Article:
[HIP](doc/markdown/user/implementation/mapping/HIP.md) (nvcc) :white_check_mark: (nvcc 9.0+) :x: :x: :x: :x: :x: :x: :x: :x: :x: :x: :x:

Other compilers or combinations marked with :x: in the table above may work but are not tested in CI and are therefore not explicitly supported.


Boost 1.62+ is the only mandatory external dependency (for CUDA 9+ Boost >=1.65.1 is required). The alpaka library itself just requires header-only libraries. However some of the accelerator back-end implementations require different boost libraries to be built.

When an accelerator back-end using Boost.Fiber is enabled, boost-fiber and all of its dependencies are required to be built in C++11 mode ./b2 cxxflags="-std=c++11". When Boost.Fiber is enabled and alpaka is built in C++17 mode with clang and libstc++, Boost >= 1.67.0 is required.

When an accelerator back-end using CUDA is enabled, version 8.0 of the CUDA SDK is the minimum requirement. NOTE: When using nvcc as CUDA compiler, the CUDA accelerator back-end can not be enabled together with the Boost.Fiber accelerator back-end due to bugs in the nvcc compiler. NOTE: When using clang as a native CUDA compiler, the CUDA accelerator back-end can not be enabled together with any OpenMP accelerator back-end because this combination is currently unsupported. NOTE: Separable compilation is only supported when using nvcc, not with clang as native CUDA compiler. It is disabled by default and can be enabled via the CMake flag ALPAKA_CUDA_NVCC_SEPARABLE_COMPILATION.

When an accelerator back-end using OpenMP is enabled, the compiler and the platform have to support the corresponding minimum OpenMP version.

When an accelerator back-end using TBB is enabled, the compiler and the platform have to support the corresponding minimum TBB version.


The library is header only so nothing has to be built. CMake 3.11.4+ is required to provide the correct defines and include paths. Just call ALPAKA_ADD_EXECUTABLE instead of CUDA_ADD_EXECUTABLE or ADD_EXECUTABLE and the difficulties of the CUDA nvcc compiler in handling .cu and .cpp files are automatically taken care of. Source files do not need any special file ending. Examples of how to utilize alpaka within CMake can be found in the example folder.

The whole alpaka library can be included with: #include <alpaka/alpaka.hpp> Code that is not intended to be utilized by the user is hidden in the detail namespace.


For a quick introduction, feel free to playback the recording of our presentation at GTC 2016:

  • E. Zenker, R. Widera, G. Juckeland et al., Porting the Plasma Simulation PIConGPU to Heterogeneous Architectures with Alpaka, video link (39 min)

Citing alpaka

Currently all authors of alpaka are scientists or connected with research. For us to justify the importance and impact of our work, please consider citing us accordingly in your derived work and publications:

% Peer-Reviewed Publication %%%%%%%%%%%%%%%%%%%%%%%%%%%%%%%
% Peer reviewed and accepted publication in
%   "2nd International Workshop on Performance Portable
%    Programming Models for Accelerators (P^3MA)"
% colocated with the
%   "2017 ISC High Performance Conference"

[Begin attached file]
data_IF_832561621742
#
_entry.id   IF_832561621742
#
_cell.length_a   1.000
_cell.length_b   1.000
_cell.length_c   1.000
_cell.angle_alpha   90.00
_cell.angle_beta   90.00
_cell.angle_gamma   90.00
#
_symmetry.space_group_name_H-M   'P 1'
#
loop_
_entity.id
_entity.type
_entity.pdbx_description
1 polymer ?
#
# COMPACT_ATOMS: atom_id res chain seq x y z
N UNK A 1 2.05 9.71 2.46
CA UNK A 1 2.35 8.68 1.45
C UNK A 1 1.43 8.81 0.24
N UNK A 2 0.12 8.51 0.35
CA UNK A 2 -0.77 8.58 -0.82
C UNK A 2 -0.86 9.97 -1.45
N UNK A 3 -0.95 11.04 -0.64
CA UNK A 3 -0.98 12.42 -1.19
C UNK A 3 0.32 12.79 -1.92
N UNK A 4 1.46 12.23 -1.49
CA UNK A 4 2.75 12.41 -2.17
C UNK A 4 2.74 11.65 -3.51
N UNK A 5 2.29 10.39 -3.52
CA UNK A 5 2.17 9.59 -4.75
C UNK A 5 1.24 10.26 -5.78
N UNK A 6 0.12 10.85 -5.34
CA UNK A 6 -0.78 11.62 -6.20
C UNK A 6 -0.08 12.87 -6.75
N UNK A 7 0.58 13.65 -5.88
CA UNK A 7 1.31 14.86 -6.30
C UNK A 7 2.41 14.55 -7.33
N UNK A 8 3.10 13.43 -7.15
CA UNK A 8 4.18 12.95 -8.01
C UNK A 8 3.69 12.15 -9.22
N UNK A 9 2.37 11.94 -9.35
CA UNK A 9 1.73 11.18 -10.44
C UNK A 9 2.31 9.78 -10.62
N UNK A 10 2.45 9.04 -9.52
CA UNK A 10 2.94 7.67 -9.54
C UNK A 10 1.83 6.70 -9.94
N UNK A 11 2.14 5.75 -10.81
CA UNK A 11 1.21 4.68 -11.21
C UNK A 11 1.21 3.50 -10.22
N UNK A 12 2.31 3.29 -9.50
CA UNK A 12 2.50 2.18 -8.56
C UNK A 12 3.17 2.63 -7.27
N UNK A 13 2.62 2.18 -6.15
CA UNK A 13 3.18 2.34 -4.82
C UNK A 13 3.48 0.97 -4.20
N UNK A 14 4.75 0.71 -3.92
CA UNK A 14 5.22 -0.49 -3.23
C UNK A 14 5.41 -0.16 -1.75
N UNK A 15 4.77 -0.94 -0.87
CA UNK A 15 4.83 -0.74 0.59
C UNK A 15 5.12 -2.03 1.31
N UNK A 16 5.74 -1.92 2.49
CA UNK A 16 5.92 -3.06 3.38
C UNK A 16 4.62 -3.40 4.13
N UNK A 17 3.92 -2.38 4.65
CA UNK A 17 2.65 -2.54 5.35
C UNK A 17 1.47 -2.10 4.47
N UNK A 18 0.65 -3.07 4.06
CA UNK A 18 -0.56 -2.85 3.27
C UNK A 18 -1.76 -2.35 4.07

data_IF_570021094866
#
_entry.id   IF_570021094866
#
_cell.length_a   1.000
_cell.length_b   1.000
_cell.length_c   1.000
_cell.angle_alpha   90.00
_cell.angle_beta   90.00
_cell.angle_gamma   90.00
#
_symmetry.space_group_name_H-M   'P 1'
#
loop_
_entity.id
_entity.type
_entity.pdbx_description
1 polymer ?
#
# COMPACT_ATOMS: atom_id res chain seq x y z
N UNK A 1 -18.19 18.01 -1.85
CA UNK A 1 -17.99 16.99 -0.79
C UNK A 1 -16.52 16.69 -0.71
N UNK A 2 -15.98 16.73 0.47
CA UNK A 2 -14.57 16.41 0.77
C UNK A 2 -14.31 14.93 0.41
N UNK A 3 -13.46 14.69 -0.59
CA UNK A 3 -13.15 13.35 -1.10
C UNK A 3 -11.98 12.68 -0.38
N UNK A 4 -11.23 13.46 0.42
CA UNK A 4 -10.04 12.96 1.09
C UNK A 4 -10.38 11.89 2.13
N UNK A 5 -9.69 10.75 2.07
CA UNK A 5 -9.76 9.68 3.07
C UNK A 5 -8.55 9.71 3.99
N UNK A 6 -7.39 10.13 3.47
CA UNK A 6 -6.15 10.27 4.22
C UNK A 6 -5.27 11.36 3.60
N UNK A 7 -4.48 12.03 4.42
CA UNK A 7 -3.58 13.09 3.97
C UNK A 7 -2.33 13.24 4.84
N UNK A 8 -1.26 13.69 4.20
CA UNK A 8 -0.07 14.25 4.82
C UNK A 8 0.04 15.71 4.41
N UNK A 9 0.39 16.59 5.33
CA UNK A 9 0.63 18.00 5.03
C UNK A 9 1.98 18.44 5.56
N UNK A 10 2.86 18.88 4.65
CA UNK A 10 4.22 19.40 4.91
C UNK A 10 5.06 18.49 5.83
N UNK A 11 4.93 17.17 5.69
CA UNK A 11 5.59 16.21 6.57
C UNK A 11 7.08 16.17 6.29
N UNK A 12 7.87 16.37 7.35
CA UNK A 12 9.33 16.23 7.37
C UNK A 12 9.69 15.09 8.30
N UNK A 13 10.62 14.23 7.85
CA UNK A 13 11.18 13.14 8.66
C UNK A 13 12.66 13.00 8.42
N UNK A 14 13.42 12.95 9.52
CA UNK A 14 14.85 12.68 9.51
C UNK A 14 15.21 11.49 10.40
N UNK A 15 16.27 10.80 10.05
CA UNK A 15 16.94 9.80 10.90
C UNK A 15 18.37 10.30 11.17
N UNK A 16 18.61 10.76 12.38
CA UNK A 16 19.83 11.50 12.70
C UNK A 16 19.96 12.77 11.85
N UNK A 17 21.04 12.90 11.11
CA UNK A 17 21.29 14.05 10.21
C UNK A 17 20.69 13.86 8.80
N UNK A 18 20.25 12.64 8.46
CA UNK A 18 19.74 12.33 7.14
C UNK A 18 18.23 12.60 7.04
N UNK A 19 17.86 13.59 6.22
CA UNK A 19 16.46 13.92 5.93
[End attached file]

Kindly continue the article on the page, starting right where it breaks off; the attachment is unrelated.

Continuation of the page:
%   in Frankfurt, Germany
  author    = {{Matthes}, A. and {Widera}, R. and {Zenker}, E. and {Worpitz}, B. and
               {Huebl}, A. and {Bussmann}, M.},
  title     = {Tuning and optimization for a variety of many-core architectures without changing a single line of implementation code
               using the Alpaka library},
  archivePrefix = "arXiv",
  eprint    = {1706.10086},
  keywords  = {Computer Science - Distributed, Parallel, and Cluster Computing},
  day       = {30},
  month     = {Jun},
  year      = {2017},
  url       = {https://arxiv.org/abs/1706.10086},

% Peer-Reviewed Publication %%%%%%%%%%%%%%%%%%%%%%%%%%%%%%%
% Peer reviewed and accepted publication in
%   "The Sixth International Workshop on
%    Accelerators and Hybrid Exascale Systems (AsHES)"
% at the
%   "30th IEEE International Parallel and Distributed
%    Processing Symposium" in Chicago, IL, USA
  author    = {Erik Zenker and Benjamin Worpitz and Ren{\'{e}} Widera
               and Axel Huebl and Guido Juckeland and
               Andreas Kn{\"{u}}pfer and Wolfgang E. Nagel and Michael Bussmann},
  title     = {Alpaka - An Abstraction Library for Parallel Kernel Acceleration},
  archivePrefix = "arXiv",
  eprint    = {1602.08477},
  keywords  = {Computer science;CUDA;Mathematical Software;nVidia;OpenMP;Package;
               performance portability;Portability;Tesla K20;Tesla K80},
  day       = {23},
  month     = {May},
  year      = {2016},
  publisher = {IEEE Computer Society},
  url       = {http://arxiv.org/abs/1602.08477},

% Original Work: Benjamin Worpitz' Master Thesis %%%%%%%%%%
  author = {Benjamin Worpitz},
  title  = {Investigating performance portability of a highly scalable
            particle-in-cell simulation code on various multi-core
  school = {{Technische Universit{\"{a}}t Dresden}},
  month  = {Sep},
  year   = {2015},
  type   = {Master Thesis},
  doi    = {10.5281/zenodo.49768},
  url    = {http://dx.doi.org/10.5281/zenodo.49768}


Maintainers and Core Developers

  • Benjamin Worpitz (original author)
  • Rene Widera

Former Members, Contributions and Thanks

  • Dr. Michael Bussmann
  • Axel Huebl
  • Erik Zenker

*Note that all licence references and agreements mentioned in the alpaka README section above are relevant to that project's source code only.